Having been a number of times to Lancaster County, Pennsylvania, I can say without reserve that it’s one of the most diverse – and because of that diversity, interesting – places to farm in the U.S. It’s the one of the 10 largest milk-producing counties in the entire U.S., and the only one east of the Mississippi. But what really makes it interesting is the contrast between the Amish and Mennonite farmers who dairy there, right next to their modern brethren. You have the 21st century colliding, sometimes literally, with farming practices that mostly are from the pre-industrial 18th century.
The New York Times made note of this too, earlier in the month, when it wrote a story about how the Environmental Protection Agency is essentially pushing the Amish to clean up their act, where manure handling is concerned. Because the Amish milk a lot of cows in Lancaster, and because they tend not to employ state of the art manure handling systems, they are now being singled out as one of the reasons why the Chesapeake Bay has water quality issues. As the story notes:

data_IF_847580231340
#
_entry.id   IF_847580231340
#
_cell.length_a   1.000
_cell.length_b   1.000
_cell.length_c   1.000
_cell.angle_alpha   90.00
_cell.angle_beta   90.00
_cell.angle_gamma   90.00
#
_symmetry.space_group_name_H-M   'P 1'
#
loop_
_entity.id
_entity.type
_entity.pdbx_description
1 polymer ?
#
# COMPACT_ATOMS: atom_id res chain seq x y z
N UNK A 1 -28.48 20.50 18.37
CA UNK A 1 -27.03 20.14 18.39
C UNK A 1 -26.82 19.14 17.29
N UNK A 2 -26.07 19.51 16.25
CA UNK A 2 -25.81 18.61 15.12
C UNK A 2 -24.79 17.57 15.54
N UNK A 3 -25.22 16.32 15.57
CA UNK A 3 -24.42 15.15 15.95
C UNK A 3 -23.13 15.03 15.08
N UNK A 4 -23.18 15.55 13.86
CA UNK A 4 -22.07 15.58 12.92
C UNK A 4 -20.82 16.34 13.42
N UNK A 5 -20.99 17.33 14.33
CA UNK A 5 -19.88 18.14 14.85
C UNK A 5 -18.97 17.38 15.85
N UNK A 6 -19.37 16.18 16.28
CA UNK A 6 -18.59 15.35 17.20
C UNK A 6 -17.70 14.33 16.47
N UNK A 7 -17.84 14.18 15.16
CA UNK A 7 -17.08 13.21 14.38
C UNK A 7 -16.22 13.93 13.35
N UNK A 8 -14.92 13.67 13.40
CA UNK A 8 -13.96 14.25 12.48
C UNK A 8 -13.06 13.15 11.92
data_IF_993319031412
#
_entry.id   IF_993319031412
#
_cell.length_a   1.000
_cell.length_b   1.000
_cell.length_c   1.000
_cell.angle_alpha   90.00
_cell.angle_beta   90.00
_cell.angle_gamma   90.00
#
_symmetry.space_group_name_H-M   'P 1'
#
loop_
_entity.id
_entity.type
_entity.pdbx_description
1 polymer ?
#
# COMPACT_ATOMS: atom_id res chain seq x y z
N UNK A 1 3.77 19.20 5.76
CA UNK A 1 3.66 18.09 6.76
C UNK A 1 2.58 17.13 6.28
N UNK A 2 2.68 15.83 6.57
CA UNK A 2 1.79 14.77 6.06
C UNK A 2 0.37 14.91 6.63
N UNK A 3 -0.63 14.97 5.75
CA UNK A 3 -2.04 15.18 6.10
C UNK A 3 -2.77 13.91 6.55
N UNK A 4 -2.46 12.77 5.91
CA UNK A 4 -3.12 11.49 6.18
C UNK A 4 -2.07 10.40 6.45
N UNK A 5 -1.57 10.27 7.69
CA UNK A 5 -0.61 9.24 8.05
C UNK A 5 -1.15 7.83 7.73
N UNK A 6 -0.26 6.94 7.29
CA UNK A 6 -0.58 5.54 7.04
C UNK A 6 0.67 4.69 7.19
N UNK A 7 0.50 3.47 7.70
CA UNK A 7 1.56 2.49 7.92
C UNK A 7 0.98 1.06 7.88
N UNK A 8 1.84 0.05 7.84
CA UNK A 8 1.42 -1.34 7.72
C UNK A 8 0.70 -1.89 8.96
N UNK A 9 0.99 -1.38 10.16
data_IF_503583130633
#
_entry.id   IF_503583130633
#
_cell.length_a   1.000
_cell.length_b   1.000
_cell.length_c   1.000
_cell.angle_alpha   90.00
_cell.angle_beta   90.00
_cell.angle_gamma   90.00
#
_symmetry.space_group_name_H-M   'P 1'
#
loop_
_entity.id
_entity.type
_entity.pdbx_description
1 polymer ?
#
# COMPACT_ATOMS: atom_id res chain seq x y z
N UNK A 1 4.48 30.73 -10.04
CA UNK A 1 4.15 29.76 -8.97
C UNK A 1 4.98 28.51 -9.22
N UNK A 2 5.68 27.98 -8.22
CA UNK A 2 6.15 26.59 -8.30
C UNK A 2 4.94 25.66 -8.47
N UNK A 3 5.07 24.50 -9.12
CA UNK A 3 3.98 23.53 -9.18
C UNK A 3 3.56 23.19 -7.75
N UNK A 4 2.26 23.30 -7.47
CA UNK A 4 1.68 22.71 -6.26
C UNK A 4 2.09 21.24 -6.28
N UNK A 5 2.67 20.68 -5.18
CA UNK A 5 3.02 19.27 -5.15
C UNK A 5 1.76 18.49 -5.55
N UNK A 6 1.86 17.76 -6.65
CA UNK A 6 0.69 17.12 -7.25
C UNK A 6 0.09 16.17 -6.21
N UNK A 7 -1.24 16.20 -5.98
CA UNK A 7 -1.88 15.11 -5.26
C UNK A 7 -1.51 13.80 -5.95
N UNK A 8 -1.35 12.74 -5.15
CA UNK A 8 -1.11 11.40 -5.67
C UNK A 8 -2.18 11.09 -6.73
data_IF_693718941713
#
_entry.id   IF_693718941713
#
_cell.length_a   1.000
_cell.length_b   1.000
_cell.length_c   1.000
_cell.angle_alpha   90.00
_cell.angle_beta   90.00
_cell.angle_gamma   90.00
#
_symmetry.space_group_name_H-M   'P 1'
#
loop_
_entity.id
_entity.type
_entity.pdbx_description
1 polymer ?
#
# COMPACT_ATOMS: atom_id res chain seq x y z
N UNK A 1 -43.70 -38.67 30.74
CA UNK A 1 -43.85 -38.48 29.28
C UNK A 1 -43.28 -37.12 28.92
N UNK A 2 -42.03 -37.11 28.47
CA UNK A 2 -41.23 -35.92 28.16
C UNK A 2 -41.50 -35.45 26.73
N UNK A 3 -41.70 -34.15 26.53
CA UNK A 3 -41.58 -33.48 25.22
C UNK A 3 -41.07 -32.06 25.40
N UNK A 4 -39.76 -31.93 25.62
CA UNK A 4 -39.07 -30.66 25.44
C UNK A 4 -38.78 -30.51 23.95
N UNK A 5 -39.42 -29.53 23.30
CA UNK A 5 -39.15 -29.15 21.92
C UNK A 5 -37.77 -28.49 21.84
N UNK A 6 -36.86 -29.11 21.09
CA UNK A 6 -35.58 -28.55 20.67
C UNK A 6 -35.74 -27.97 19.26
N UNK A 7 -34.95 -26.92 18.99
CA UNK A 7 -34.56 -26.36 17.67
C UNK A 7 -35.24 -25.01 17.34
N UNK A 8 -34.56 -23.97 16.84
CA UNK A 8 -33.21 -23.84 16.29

According to E.P.A. data from 2007, the most recent available, the county generates more than 61 million pounds of manure a year. That is 20 million pounds more than the next highest county on the list of bay polluters, and more than six times that of most other counties.
The real rub in the story is that state and federal officials want the Amish and Mennonites to utilize grant money to help improve land and water quality practices, but because they are resistant to government interference, the Old Order people don’t want that involvement. That’s understandable, but the government is going to work on cleaning up the Chesapeake Bay one way or the other, and that manure from Lancaster is a visible target.
Although the story didn’t mention it, it indirectly raises another issue, which is that it’s not fair to automatically assume that small farms are good for the environment, while larger farms – say, CAFO-size operators with lagoons – are bad. Larger operators usually have to have a nutrient management permit, while smaller farms, whether they are Amish-owned or not, usually don’t have to deal with the issue. That means the adverse environmental impact of 20 50-cow dairies that are unregulated may be greater than one 1,000 cow farm that does have regular monitoring and a nutrient management plan in place.
Diversity in farming, as in other businesses, is a good and welcome thing, but the expectation is that everyone has to be held to account for their impact on society, environmentally and otherwise. That’s a modern fact of life that we all have to live with.